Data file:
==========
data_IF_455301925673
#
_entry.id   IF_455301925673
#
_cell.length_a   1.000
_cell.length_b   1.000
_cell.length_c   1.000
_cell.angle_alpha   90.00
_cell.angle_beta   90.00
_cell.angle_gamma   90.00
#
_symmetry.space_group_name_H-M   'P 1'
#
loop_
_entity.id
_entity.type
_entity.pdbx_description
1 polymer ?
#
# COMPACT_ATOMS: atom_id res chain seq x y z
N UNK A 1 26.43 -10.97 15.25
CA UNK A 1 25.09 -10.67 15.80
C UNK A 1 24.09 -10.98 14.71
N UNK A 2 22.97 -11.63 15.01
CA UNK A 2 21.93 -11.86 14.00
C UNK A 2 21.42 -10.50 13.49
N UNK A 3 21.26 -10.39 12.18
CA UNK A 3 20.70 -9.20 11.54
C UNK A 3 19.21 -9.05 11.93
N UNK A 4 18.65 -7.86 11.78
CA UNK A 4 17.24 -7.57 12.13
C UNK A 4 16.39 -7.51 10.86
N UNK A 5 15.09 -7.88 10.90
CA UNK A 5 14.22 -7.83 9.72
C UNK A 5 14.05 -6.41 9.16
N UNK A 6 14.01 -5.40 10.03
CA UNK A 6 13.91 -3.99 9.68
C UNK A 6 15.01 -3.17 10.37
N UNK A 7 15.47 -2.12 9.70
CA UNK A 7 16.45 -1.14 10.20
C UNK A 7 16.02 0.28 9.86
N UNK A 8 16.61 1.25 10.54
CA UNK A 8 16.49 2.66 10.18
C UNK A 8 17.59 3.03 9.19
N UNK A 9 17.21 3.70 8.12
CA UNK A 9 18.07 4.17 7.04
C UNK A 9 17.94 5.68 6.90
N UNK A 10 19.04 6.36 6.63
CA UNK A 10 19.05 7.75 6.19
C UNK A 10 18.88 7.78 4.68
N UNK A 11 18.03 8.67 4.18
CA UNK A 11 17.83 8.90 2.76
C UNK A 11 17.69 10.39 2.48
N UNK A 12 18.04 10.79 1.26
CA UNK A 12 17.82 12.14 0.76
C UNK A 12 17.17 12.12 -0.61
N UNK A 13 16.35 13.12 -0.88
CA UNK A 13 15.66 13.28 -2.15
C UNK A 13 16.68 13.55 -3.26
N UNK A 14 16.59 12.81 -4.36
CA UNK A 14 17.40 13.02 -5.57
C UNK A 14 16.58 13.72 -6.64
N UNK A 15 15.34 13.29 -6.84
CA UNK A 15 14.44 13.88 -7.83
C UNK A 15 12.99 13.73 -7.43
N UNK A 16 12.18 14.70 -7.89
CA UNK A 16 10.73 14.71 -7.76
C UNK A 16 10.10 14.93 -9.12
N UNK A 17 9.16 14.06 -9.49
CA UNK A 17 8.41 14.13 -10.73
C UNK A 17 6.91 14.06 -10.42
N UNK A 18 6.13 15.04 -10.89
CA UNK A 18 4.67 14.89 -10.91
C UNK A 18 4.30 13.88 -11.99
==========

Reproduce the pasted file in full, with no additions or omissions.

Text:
data_IF_455301925673
#
_entry.id   IF_455301925673
#
_cell.length_a   1.000
_cell.length_b   1.000
_cell.length_c   1.000
_cell.angle_alpha   90.00
_cell.angle_beta   90.00
_cell.angle_gamma   90.00
#
_symmetry.space_group_name_H-M   'P 1'
#
loop_
_entity.id
_entity.type
_entity.pdbx_description
1 polymer ?
#
# COMPACT_ATOMS: atom_id res chain seq x y z
N UNK A 1 26.43 -10.97 15.25
CA UNK A 1 25.09 -10.67 15.80
C UNK A 1 24.09 -10.98 14.71
N UNK A 2 22.97 -11.63 15.01
CA UNK A 2 21.93 -11.86 14.00
C UNK A 2 21.42 -10.50 13.49
N UNK A 3 21.26 -10.39 12.18
CA UNK A 3 20.70 -9.20 11.54
C UNK A 3 19.21 -9.05 11.93
N UNK A 4 18.65 -7.86 11.78
CA UNK A 4 17.24 -7.57 12.13
C UNK A 4 16.39 -7.51 10.86
N UNK A 5 15.09 -7.88 10.90
CA UNK A 5 14.22 -7.83 9.72
C UNK A 5 14.05 -6.41 9.16
N UNK A 6 14.01 -5.40 10.03
CA UNK A 6 13.91 -3.99 9.68
C UNK A 6 15.01 -3.17 10.37
N UNK A 7 15.47 -2.12 9.70
CA UNK A 7 16.45 -1.14 10.20
C UNK A 7 16.02 0.28 9.86
N UNK A 8 16.61 1.25 10.54
CA UNK A 8 16.49 2.66 10.18
C UNK A 8 17.59 3.03 9.19
N UNK A 9 17.21 3.70 8.12
CA UNK A 9 18.07 4.17 7.04
C UNK A 9 17.94 5.68 6.90
N UNK A 10 19.04 6.36 6.63
CA UNK A 10 19.05 7.75 6.19
C UNK A 10 18.88 7.78 4.68
N UNK A 11 18.03 8.67 4.18
CA UNK A 11 17.83 8.90 2.76
C UNK A 11 17.69 10.39 2.48
N UNK A 12 18.04 10.79 1.26
CA UNK A 12 17.82 12.14 0.76
C UNK A 12 17.17 12.12 -0.61
N UNK A 13 16.35 13.12 -0.88
CA UNK A 13 15.66 13.28 -2.15
C UNK A 13 16.68 13.55 -3.26
N UNK A 14 16.59 12.81 -4.36
CA UNK A 14 17.40 13.02 -5.57
C UNK A 14 16.58 13.72 -6.64
N UNK A 15 15.34 13.29 -6.84
CA UNK A 15 14.44 13.88 -7.83
C UNK A 15 12.99 13.73 -7.43
N UNK A 16 12.18 14.70 -7.89
CA UNK A 16 10.73 14.71 -7.76
C UNK A 16 10.10 14.93 -9.12
N UNK A 17 9.16 14.06 -9.49
CA UNK A 17 8.41 14.13 -10.73
C UNK A 17 6.91 14.06 -10.42
N UNK A 18 6.13 15.04 -10.89
CA UNK A 18 4.67 14.89 -10.91
C UNK A 18 4.30 13.88 -11.99